I have two programs that will be reading / writing files to the same directory at the same time (but not to the same exact files at the same time). I have the writing portion done, but I am struggling to get a half way decent and working implementation of the reading directory portion.
The files within the directory follow the following naming scheme:
[INDEX] increments up from
[KEY/DEL] alternates based on whether the image is a key or a delta frame and
[TIMESTAMP] is the Unix / Linux epoch time at file creation.
Right now, the reading program reads in the directory (using the
dirent.h library) one file at a time every time it needs to find an image within the directory. When the directory gets extremely large, I would imagine that this operation / method will quickly become extremely resource intensive, and eventually fail. So, I am trying to find an alternative method. I was thinking of reading in the entire directory at initialization, and saving the file information in an array to access / use later in the program. Then, when a file is requested that is not in the array, the program would go and update the array of files by reading in the directory, but this time starting from the point it left off at the end of the initialization.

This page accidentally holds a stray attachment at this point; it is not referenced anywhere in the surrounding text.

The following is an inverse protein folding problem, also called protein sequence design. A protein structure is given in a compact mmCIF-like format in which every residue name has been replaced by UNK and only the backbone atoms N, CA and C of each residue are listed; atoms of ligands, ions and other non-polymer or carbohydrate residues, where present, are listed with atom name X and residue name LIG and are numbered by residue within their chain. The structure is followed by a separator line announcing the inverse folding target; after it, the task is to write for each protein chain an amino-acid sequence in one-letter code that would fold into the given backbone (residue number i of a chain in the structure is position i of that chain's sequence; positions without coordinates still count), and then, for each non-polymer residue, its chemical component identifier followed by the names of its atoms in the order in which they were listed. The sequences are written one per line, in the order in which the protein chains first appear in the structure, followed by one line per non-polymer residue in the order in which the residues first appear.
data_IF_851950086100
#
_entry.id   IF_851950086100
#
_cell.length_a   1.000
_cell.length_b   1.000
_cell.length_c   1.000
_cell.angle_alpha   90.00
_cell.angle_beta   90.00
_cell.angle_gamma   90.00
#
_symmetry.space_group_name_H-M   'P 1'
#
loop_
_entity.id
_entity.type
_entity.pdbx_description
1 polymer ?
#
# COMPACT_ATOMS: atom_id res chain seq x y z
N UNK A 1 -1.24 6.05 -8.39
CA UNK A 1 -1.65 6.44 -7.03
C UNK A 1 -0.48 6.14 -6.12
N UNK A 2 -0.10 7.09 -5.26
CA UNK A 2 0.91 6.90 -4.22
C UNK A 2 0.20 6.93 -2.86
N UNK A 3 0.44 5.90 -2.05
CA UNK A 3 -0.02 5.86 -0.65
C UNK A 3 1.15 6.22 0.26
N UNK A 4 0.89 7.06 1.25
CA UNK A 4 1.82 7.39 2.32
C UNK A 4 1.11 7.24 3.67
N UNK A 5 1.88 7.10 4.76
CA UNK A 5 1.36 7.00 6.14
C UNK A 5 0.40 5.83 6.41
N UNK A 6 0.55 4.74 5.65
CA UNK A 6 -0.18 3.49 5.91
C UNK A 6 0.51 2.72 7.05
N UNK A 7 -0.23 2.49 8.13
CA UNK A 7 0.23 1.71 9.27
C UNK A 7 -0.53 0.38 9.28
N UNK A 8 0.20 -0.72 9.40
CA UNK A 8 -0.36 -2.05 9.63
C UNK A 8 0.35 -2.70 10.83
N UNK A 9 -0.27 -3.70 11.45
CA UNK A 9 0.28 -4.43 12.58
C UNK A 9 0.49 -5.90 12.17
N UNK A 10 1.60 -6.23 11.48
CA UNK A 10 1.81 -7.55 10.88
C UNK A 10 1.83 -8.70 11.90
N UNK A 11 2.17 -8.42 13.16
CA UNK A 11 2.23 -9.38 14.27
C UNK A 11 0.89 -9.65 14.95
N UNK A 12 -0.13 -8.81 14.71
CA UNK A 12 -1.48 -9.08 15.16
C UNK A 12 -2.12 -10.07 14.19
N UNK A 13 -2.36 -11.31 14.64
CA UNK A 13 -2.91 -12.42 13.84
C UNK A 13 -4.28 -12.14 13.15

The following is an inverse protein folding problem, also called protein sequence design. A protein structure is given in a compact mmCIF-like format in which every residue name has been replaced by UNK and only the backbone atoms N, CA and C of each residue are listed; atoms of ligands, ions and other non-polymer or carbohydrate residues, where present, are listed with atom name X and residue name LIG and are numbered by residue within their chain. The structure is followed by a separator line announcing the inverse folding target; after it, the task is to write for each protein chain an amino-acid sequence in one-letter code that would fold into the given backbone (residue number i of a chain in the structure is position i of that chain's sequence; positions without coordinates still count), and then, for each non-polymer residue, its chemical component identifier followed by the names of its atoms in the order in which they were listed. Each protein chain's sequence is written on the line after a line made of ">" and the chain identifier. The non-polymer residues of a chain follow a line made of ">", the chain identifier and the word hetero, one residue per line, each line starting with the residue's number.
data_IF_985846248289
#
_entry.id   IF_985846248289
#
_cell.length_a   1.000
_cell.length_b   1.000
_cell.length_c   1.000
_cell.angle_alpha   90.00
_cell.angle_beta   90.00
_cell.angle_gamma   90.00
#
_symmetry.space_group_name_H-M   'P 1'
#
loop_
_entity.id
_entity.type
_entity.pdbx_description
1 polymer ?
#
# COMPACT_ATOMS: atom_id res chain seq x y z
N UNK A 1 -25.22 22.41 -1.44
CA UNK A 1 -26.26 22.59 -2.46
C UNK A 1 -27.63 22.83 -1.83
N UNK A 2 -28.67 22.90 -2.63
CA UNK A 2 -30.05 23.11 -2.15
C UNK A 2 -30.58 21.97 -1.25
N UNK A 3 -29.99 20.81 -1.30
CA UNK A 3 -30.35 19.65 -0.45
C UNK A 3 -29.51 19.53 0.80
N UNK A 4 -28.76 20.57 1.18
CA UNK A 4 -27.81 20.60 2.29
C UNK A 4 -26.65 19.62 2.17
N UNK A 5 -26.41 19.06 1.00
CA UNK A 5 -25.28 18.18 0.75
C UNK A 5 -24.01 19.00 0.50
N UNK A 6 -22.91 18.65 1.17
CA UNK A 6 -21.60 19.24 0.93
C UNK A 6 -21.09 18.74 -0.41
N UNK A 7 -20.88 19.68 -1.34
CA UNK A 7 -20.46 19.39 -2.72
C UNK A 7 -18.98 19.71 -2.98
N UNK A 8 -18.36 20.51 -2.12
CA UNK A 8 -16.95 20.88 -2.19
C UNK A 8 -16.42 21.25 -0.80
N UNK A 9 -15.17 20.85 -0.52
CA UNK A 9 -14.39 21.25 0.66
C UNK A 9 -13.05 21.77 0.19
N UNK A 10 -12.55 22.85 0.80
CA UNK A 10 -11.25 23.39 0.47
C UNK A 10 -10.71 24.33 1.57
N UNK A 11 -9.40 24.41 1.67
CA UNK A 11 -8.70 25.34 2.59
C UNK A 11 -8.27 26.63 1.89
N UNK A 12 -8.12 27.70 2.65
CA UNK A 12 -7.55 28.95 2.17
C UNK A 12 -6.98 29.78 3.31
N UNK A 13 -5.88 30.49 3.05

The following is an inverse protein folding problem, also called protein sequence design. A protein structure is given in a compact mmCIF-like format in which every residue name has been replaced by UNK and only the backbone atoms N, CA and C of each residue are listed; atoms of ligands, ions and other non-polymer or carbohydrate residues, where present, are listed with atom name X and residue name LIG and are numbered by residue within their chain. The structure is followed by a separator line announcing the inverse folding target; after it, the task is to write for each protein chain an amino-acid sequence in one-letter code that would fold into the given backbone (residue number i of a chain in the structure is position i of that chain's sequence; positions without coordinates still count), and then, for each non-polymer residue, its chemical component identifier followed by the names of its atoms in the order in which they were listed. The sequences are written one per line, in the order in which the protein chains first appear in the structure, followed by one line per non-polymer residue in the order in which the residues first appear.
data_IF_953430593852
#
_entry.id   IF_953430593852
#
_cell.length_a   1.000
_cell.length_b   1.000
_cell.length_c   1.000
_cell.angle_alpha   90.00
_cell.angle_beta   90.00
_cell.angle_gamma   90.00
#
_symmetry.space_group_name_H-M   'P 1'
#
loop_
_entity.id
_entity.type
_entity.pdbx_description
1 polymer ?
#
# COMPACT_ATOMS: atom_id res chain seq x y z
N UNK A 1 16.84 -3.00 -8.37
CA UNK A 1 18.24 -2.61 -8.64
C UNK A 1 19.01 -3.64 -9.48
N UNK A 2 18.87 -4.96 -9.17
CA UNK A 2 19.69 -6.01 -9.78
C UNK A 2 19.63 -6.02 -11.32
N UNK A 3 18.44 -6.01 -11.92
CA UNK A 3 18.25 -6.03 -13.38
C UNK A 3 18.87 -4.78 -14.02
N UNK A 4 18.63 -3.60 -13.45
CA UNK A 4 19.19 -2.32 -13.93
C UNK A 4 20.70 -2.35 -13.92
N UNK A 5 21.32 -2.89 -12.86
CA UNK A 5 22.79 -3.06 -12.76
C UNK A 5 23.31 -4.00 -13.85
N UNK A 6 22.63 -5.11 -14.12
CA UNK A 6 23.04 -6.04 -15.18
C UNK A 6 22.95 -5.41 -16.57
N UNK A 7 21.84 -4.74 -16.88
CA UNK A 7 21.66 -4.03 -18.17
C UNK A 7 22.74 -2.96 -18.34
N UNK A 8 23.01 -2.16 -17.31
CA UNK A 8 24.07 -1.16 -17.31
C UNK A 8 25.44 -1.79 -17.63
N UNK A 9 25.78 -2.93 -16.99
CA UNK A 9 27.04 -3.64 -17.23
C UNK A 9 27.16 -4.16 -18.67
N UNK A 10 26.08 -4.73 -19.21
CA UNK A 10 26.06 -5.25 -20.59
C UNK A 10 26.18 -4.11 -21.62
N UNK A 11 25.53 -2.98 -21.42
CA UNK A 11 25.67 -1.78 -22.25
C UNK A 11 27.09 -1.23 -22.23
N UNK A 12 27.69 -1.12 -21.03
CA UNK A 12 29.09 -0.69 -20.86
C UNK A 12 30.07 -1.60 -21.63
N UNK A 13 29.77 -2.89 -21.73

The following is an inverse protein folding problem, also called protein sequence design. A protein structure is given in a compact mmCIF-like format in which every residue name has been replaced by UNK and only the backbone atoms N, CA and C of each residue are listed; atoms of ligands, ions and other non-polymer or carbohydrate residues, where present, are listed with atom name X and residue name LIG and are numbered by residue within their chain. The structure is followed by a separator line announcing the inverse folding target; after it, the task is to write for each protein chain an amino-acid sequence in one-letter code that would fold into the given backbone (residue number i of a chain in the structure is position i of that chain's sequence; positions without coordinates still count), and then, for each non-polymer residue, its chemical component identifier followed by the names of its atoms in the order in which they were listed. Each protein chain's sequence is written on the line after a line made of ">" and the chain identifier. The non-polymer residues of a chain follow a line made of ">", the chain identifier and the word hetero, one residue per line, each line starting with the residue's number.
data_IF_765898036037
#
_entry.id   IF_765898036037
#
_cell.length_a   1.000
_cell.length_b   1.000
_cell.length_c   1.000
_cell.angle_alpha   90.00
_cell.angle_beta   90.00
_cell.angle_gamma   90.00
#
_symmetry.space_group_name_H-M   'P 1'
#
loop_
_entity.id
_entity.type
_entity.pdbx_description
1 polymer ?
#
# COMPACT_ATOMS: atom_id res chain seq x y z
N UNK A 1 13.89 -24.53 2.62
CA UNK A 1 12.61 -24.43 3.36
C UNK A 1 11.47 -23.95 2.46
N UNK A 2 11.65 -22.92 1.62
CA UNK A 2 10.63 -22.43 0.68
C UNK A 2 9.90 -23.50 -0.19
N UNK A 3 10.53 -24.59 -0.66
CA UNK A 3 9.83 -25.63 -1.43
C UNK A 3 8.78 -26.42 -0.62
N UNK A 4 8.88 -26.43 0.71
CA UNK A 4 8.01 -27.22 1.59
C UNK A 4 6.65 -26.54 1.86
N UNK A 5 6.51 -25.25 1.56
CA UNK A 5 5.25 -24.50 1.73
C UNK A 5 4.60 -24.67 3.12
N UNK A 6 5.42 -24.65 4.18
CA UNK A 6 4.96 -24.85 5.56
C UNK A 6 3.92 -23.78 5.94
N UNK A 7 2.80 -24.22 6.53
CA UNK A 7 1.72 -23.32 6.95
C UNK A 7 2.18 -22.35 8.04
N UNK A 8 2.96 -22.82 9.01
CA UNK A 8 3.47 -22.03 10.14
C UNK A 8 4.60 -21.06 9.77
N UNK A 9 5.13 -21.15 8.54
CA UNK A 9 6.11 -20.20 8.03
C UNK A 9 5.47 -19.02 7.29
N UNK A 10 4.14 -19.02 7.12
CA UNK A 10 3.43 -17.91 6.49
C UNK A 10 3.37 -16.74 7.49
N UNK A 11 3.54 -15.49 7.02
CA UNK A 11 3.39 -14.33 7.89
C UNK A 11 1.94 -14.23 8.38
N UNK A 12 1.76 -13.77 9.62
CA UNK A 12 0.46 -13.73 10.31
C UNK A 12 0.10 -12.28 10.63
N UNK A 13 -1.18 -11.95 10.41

Is this possible? To start reading in the file names within a directory at a known point (the last file "read in") in the directory? Or do I have to start all the way from the beginning each time?
Or is there a better way of doing this?